At the end of last week, in reflecting on Mary Oliver’s life – small respite in the wake of her death – I ran a search through my previous 12+ years of blog posts to see what I’d written of her before, where her poetry and prose have inspired my own words (and heart).

I’ve chosen one of those many posts as remembrance; more, as tribute.

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An edited version of writing from March, 2007

Though I know unfruitful, even unanswerable, I sometimes find myself asking questions like, Can’t things be easier? Can’t my life go the way I want it to? Does it so-often have to feel like a struggle?

And then I begin to wonder: if the divine were to answer these questions the way I subliminally desire (translate: a tame, sedate, even predictable life) who would that god be? Surely not the one that Sacred Text portrays.

That god, that understanding of the divine, is one who falls asleep in storms – not one who prevents them from happening at all.

A case in point:

On that day, when evening had come, he said to them, “Let us go across to the other side.” And leaving the crowd behind, they took him with them in the boat, just as he was. Other boats were with him. A great windstorm arose, and the waves beat into the boat, so that the boat was already being swamped. But he was in the stern, asleep on the cushion; and they woke him up and said to him, “Teacher, do you not care that we are perishing?” He woke up and rebuked the wind, and said to the sea, “Peace! Be still!” Then the wind ceased, and there was a dead calm. He said to them, “Why are you afraid? Have you still no faith?” And they were filled with great awe and said to one another, “Who then is this, that even the wind and the sea obey him?” (Mark 4:35-41)

This is no tame, sedate, predictable story. For this is no tame, sedate, predictable god.

So, a better question to be asking is: Why would I ever anticipate, let alone desire, my life to be such?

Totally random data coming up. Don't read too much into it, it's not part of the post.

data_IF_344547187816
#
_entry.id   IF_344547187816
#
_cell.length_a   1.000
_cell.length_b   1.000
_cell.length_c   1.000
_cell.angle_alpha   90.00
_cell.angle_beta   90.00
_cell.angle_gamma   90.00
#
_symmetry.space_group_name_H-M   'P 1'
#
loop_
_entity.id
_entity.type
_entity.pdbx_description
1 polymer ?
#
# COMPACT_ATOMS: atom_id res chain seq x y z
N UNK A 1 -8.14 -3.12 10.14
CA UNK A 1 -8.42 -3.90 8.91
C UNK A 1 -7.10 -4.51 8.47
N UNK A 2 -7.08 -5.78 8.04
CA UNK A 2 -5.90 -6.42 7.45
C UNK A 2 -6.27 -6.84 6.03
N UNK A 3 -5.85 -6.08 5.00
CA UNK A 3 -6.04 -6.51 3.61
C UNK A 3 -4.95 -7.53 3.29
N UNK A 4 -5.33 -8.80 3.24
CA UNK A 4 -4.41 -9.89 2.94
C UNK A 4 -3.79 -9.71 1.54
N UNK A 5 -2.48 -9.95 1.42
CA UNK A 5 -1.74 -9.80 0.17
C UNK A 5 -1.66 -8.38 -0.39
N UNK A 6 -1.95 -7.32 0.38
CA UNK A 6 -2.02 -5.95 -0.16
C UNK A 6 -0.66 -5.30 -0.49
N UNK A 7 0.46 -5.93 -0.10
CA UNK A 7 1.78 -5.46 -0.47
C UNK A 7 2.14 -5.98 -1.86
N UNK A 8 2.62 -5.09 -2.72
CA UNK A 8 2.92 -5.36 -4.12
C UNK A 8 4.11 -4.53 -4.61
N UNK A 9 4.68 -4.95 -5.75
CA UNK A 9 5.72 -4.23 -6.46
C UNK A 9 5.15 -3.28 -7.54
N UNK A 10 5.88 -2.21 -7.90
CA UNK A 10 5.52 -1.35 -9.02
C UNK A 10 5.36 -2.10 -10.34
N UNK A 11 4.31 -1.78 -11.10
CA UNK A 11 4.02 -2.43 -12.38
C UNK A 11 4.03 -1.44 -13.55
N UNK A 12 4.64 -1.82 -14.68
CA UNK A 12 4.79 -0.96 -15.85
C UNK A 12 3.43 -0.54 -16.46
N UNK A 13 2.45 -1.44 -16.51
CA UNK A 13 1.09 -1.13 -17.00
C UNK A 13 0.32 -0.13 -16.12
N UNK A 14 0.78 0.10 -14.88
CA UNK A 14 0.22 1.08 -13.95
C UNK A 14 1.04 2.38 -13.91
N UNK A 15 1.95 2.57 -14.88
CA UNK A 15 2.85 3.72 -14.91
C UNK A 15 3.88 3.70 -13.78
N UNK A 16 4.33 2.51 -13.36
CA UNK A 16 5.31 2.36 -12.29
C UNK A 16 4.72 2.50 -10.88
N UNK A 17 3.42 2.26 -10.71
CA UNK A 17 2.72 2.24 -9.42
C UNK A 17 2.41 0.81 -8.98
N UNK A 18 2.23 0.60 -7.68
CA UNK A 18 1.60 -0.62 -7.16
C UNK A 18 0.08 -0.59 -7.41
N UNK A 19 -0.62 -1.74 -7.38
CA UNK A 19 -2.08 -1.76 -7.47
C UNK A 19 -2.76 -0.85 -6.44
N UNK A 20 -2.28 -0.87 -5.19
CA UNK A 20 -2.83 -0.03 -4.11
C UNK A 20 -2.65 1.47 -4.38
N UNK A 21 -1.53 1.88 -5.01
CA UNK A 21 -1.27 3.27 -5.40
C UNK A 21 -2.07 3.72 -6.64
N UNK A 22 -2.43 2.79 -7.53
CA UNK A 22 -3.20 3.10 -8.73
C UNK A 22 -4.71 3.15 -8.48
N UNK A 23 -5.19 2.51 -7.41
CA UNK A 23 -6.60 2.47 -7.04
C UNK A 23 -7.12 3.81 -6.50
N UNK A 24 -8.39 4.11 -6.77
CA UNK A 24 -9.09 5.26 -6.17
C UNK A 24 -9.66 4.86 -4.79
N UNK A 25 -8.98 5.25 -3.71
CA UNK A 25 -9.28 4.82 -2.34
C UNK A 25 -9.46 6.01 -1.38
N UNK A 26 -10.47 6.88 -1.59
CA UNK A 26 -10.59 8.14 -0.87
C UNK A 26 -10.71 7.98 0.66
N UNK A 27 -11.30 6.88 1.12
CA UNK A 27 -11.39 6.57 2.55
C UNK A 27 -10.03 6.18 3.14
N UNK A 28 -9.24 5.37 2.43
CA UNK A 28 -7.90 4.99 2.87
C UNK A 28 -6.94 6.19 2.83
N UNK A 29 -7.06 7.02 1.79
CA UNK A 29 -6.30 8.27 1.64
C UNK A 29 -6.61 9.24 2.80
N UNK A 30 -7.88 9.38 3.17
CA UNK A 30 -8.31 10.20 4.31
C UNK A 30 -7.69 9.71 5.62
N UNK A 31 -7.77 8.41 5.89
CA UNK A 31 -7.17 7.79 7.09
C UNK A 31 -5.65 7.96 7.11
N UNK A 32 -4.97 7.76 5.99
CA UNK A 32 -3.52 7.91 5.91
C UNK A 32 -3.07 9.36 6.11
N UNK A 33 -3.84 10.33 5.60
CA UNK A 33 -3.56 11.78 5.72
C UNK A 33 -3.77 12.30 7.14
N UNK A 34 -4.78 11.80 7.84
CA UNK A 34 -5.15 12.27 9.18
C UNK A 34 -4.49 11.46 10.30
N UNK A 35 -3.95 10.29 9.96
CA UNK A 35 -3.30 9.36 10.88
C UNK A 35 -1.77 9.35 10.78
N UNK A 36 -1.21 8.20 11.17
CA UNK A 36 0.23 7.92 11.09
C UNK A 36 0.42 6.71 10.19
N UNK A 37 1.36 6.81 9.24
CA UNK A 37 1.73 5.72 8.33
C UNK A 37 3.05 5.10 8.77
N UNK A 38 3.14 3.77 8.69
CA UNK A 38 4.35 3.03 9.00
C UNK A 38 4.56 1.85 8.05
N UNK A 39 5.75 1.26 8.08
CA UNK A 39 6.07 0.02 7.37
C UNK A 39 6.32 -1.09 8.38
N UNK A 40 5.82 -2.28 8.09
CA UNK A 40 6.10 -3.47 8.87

If I choose to reflect on, and even believe in this god (not to mention being created in the image of such) – one who is nonplussed in a treacherous storm – how then shall I live? Ahhh, yes. Dangerous. Risky. Unafraid. Hardly tame, sedate, and predictable.

Mary Oliver speaks of this better than me:

Maybe

Sweet Jesus, talking
his melancholy madness,
stood up in the boat
and the sea lay down,

silky and sorry.
So everybody was saved
that night.
But you know how it is

when something
different crosses
the threshold—the uncles
mutter together,

the women walk away,
the younger brother begins
to sharpen his knife.
Nobody knows what the soul is.

It comes and goes
Like wind over the water—
Sometimes, for days,
you don’t think of it.

Maybe, after the sermon,
after the multitude was fed,
one or two of them felt
the soul slip forth

like a tremor of pure sunlight
before exhaustion,
that wants to swallow everything,
gripped their bones and left them

miserable and sleepy,
as they are now, forgetting
how the wind tore at the sails;
before he rose and talked to it—

tender and luminous and demanding
as he always was—
a thousand times more frightening
than the killer sea.

This understanding of, conception of the divine is one I find myself far more able to believe in; a thousand times more frightening than the killer sea.

Then choosing the storm (vs. demanding the tame, the sedate, the predictable) feels right; more, sacred.

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Rest well, Mary Oliver – in the arms of the divine you named. In your absence we feel and know what you did: tender, luminous, and oh, so demanding, to be sure.